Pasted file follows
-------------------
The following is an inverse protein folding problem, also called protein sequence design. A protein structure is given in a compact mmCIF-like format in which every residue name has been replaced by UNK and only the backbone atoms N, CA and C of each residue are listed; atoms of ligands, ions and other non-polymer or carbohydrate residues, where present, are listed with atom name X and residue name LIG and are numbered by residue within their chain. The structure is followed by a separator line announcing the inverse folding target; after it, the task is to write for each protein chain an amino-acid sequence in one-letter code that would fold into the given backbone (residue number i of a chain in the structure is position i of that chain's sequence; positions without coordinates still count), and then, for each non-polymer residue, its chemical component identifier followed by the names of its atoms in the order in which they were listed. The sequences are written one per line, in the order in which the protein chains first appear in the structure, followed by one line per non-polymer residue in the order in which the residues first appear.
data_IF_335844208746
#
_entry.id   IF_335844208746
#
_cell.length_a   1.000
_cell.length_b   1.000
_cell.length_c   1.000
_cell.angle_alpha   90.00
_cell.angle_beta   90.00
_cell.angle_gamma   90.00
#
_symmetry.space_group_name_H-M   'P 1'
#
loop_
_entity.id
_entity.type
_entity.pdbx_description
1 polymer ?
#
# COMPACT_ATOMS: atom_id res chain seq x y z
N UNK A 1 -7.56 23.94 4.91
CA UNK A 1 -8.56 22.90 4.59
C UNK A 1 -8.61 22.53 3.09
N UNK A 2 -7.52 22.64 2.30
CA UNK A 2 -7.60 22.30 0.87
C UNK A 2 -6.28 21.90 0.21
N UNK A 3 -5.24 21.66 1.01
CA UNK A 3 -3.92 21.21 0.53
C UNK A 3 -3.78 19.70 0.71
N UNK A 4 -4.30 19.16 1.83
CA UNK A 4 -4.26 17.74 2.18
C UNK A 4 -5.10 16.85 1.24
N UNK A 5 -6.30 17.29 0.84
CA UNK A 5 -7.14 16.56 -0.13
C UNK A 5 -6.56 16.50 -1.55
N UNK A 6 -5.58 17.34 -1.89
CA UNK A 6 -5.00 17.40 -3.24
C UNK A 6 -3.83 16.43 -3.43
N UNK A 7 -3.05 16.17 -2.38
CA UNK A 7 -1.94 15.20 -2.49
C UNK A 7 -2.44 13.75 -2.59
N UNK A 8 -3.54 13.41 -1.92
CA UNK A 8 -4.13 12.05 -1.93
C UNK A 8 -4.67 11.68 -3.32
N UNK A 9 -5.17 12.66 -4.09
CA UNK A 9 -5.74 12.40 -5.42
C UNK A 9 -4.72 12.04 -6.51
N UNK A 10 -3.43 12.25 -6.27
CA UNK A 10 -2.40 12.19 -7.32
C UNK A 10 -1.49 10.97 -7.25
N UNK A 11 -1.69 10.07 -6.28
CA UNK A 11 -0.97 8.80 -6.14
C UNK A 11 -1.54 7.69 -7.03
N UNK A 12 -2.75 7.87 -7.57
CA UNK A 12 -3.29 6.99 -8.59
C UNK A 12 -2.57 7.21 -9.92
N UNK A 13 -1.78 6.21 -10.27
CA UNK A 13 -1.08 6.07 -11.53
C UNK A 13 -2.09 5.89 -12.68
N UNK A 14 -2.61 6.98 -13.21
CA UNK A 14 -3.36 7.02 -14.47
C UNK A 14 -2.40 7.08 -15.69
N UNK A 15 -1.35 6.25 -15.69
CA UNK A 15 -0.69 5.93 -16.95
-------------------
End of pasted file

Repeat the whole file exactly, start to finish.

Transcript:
The following is an inverse protein folding problem, also called protein sequence design. A protein structure is given in a compact mmCIF-like format in which every residue name has been replaced by UNK and only the backbone atoms N, CA and C of each residue are listed; atoms of ligands, ions and other non-polymer or carbohydrate residues, where present, are listed with atom name X and residue name LIG and are numbered by residue within their chain. The structure is followed by a separator line announcing the inverse folding target; after it, the task is to write for each protein chain an amino-acid sequence in one-letter code that would fold into the given backbone (residue number i of a chain in the structure is position i of that chain's sequence; positions without coordinates still count), and then, for each non-polymer residue, its chemical component identifier followed by the names of its atoms in the order in which they were listed. The sequences are written one per line, in the order in which the protein chains first appear in the structure, followed by one line per non-polymer residue in the order in which the residues first appear.
data_IF_335844208746
#
_entry.id   IF_335844208746
#
_cell.length_a   1.000
_cell.length_b   1.000
_cell.length_c   1.000
_cell.angle_alpha   90.00
_cell.angle_beta   90.00
_cell.angle_gamma   90.00
#
_symmetry.space_group_name_H-M   'P 1'
#
loop_
_entity.id
_entity.type
_entity.pdbx_description
1 polymer ?
#
# COMPACT_ATOMS: atom_id res chain seq x y z
N UNK A 1 -7.56 23.94 4.91
CA UNK A 1 -8.56 22.90 4.59
C UNK A 1 -8.61 22.53 3.09
N UNK A 2 -7.52 22.64 2.30
CA UNK A 2 -7.60 22.30 0.87
C UNK A 2 -6.28 21.90 0.21
N UNK A 3 -5.24 21.66 1.01
CA UNK A 3 -3.92 21.21 0.53
C UNK A 3 -3.78 19.70 0.71
N UNK A 4 -4.30 19.16 1.83
CA UNK A 4 -4.26 17.74 2.18
C UNK A 4 -5.10 16.85 1.24
N UNK A 5 -6.30 17.29 0.84
CA UNK A 5 -7.14 16.56 -0.13
C UNK A 5 -6.56 16.50 -1.55
N UNK A 6 -5.58 17.34 -1.89
CA UNK A 6 -5.00 17.40 -3.24
C UNK A 6 -3.83 16.43 -3.43
N UNK A 7 -3.05 16.17 -2.38
CA UNK A 7 -1.94 15.20 -2.49
C UNK A 7 -2.44 13.75 -2.59
N UNK A 8 -3.54 13.41 -1.92
CA UNK A 8 -4.13 12.05 -1.93
C UNK A 8 -4.67 11.68 -3.32
N UNK A 9 -5.17 12.66 -4.09
CA UNK A 9 -5.74 12.40 -5.42
C UNK A 9 -4.72 12.04 -6.51
N UNK A 10 -3.43 12.25 -6.27
CA UNK A 10 -2.40 12.19 -7.32
C UNK A 10 -1.49 10.97 -7.25
N UNK A 11 -1.69 10.07 -6.28
CA UNK A 11 -0.97 8.80 -6.14
C UNK A 11 -1.54 7.69 -7.03
N UNK A 12 -2.75 7.87 -7.57
CA UNK A 12 -3.29 6.99 -8.59
C UNK A 12 -2.57 7.21 -9.92
N UNK A 13 -1.78 6.21 -10.27
CA UNK A 13 -1.08 6.07 -11.53
C UNK A 13 -2.09 5.89 -12.68
N UNK A 14 -2.61 6.98 -13.21
CA UNK A 14 -3.36 7.02 -14.47
C UNK A 14 -2.40 7.08 -15.69
N UNK A 15 -1.35 6.25 -15.69
CA UNK A 15 -0.69 5.93 -16.95